Through VITAL, clinical psychologist Steve Malone runs a one-man outpatient clinic to help students who may be having issues like stress, difficulty adjusting, anxiety, and PTSD. Malone also works with the University’s Access Center to meet the specific needs of the veteran students who may have injuries or disabilities. He also helps them find resources in the greater community and liaises with the VA hospital in Walla Walla if the student requires medical treatment. VITAL also offers a professional counseling component. And one unexpected benefit, says Flieger, is that Malone can be an advocate for the veteran students with the University. He can recommend things like smaller classes and greater resources from the perspective of a mental health professional, adding weight to the veteran students’ requests.
The WSU Tri-Cities Veterans Center, near Malone’s office, offers tables for studying and a sofa to hangout, and a headquarters for Veterans & Allies, a student club for veterans and friends. Through efforts like pizza parties, community charity events, and workshops on things like how to transform your military résumé to a civilian skills-based résumé, the students can bond and build relationships with their community.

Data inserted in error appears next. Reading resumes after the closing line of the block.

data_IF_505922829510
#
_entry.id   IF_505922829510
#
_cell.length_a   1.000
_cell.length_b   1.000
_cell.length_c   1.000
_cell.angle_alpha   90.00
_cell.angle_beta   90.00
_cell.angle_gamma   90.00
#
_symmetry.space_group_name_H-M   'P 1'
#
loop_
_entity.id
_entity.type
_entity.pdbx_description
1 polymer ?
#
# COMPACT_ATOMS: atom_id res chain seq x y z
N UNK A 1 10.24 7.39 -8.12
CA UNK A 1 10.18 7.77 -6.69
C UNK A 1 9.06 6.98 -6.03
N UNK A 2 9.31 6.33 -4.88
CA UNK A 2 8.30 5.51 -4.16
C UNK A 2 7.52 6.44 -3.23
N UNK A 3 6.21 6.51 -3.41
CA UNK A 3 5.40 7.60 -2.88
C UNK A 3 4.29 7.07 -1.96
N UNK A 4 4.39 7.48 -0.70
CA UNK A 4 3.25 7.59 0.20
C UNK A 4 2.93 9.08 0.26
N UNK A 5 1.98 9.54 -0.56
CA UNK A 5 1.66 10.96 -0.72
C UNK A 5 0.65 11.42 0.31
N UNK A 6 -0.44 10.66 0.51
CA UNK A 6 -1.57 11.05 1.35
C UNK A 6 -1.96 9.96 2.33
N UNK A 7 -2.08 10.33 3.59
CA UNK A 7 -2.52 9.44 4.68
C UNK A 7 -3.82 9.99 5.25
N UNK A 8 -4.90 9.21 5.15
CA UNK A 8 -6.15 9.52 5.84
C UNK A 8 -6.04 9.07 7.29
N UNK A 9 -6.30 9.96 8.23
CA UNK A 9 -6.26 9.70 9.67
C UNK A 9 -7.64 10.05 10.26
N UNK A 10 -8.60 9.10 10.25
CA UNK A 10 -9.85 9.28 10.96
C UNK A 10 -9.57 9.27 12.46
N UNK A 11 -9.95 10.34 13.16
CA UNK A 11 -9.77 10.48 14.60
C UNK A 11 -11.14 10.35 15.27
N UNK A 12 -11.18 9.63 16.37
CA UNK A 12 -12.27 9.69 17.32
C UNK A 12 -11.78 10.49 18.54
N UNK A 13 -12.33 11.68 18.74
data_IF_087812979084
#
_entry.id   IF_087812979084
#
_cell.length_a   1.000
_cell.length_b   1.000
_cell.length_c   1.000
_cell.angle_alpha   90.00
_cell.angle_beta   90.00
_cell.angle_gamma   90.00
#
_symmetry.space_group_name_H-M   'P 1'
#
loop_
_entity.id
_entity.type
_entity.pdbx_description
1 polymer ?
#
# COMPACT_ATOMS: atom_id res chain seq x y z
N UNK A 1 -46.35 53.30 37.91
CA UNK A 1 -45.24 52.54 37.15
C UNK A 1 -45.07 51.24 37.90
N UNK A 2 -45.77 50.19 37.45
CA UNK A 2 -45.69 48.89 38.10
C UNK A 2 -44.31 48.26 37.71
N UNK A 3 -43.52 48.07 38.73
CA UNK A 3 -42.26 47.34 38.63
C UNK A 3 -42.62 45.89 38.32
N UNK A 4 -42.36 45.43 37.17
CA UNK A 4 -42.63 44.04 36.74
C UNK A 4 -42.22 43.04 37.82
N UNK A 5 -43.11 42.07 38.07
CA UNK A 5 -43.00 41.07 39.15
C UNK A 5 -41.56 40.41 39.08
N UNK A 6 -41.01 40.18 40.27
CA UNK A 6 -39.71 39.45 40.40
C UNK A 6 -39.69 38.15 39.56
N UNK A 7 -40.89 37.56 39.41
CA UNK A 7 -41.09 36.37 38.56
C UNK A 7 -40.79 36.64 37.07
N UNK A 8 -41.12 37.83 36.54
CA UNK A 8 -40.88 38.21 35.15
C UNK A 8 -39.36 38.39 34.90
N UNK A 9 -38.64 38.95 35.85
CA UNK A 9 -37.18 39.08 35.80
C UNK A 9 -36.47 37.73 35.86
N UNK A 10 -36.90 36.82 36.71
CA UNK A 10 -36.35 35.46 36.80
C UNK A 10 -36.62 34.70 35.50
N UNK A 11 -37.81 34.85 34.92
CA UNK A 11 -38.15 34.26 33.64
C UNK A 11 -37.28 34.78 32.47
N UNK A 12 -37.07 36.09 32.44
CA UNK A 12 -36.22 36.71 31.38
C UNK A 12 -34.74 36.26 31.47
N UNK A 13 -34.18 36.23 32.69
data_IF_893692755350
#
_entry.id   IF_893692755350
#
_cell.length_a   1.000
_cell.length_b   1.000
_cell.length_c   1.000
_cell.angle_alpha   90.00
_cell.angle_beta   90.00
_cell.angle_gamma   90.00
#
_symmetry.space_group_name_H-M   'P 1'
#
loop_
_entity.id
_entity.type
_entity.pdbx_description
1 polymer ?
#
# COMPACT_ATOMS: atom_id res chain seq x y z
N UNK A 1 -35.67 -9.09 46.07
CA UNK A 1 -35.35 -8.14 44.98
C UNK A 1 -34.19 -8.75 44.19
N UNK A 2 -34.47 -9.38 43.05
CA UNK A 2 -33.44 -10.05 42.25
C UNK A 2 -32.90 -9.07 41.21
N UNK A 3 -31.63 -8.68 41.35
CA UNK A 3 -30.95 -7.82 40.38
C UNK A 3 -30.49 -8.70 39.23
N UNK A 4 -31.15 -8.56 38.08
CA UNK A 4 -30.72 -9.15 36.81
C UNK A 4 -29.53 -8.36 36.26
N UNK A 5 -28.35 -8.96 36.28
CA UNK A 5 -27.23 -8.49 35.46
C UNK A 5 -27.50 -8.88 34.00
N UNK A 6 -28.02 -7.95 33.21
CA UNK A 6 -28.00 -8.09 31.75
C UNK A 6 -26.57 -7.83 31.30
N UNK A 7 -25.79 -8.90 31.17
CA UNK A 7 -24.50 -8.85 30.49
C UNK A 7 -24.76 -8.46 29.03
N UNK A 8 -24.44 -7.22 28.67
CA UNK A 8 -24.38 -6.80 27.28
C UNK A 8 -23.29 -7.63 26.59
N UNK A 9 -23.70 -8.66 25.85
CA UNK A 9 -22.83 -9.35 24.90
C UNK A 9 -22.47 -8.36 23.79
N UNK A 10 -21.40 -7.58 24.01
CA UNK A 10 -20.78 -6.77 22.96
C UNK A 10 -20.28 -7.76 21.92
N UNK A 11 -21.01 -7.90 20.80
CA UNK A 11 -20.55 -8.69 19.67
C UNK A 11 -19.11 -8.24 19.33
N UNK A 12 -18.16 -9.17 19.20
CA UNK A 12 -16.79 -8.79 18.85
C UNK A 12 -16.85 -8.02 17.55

Through the Vet Corps program sponsored by the Washington State Department of Veterans Affairs, students can use the center to meet up with classmates having similar challenges. After living and working in a system with discipline, orders, and schedules, it is hard to be self-directed in a looser environment, says Flieger. Last fall he started a study-buddy program. “It’s like battle buddies,” he says, referring to the practice of assigning soldiers a partner in combat. “It’s connecting veterans with other veterans in the classroom.” The practice decreases stress, and provides the students a backup when it comes to notes, understanding the material, and preparing for exams. “We see benefits, with responsibility and accountability to buddies. They check up on each other,” he says.
Another layer of support brings in veteran tutors. Sometimes it can be discouraging to try to find help at the general tutoring center, says Flieger. This just makes it easier for them to get help with their classes from someone who knows what they’re going through.
As word gets out that the Tri-Cities campus is supportive of veterans, Flieger expects more will be drawn to study there. For him, the lure included cost of living, a larger community where his wife might find a job, and a small campus with small classes.
It’s a small enough community that everyone can feel a part of special projects, like the Stories sculpture, which was dedicated last October. The veteran students spent three years fundraising and collecting to build the monument and commissioned Tri-Cities artist Tom McClelland ’87 MFA to create it. The floating pages contain selected personal stories from the former soldiers, a tribute to all those touched by military service.
“The students built it to show they‘re not alone,” says Flieger, “that there’s a connection to campus and to other veterans.”